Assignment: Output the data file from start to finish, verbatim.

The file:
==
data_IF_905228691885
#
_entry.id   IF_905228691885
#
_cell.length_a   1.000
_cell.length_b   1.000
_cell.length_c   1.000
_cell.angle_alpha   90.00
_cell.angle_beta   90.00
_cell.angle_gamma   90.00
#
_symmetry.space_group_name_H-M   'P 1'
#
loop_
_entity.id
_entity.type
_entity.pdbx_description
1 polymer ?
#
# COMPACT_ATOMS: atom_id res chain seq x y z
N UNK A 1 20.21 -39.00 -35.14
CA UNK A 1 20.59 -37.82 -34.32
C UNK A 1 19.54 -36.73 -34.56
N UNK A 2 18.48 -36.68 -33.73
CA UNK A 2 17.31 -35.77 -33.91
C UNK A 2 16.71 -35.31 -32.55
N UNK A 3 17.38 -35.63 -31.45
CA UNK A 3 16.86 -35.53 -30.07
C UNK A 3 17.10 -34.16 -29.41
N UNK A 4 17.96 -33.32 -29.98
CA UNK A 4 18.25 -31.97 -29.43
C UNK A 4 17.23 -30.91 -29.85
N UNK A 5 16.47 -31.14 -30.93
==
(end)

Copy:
data_IF_905228691885
#
_entry.id   IF_905228691885
#
_cell.length_a   1.000
_cell.length_b   1.000
_cell.length_c   1.000
_cell.angle_alpha   90.00
_cell.angle_beta   90.00
_cell.angle_gamma   90.00
#
_symmetry.space_group_name_H-M   'P 1'
#
loop_
_entity.id
_entity.type
_entity.pdbx_description
1 polymer ?
#
# COMPACT_ATOMS: atom_id res chain seq x y z
N UNK A 1 20.21 -39.00 -35.14
CA UNK A 1 20.59 -37.82 -34.32
C UNK A 1 19.54 -36.73 -34.56
N UNK A 2 18.48 -36.68 -33.73
CA UNK A 2 17.31 -35.77 -33.91
C UNK A 2 16.71 -35.31 -32.55
N UNK A 3 17.38 -35.63 -31.45
CA UNK A 3 16.86 -35.53 -30.07
C UNK A 3 17.10 -34.16 -29.41
N UNK A 4 17.96 -33.32 -29.98
CA UNK A 4 18.25 -31.97 -29.43
C UNK A 4 17.23 -30.91 -29.85
N UNK A 5 16.47 -31.14 -30.93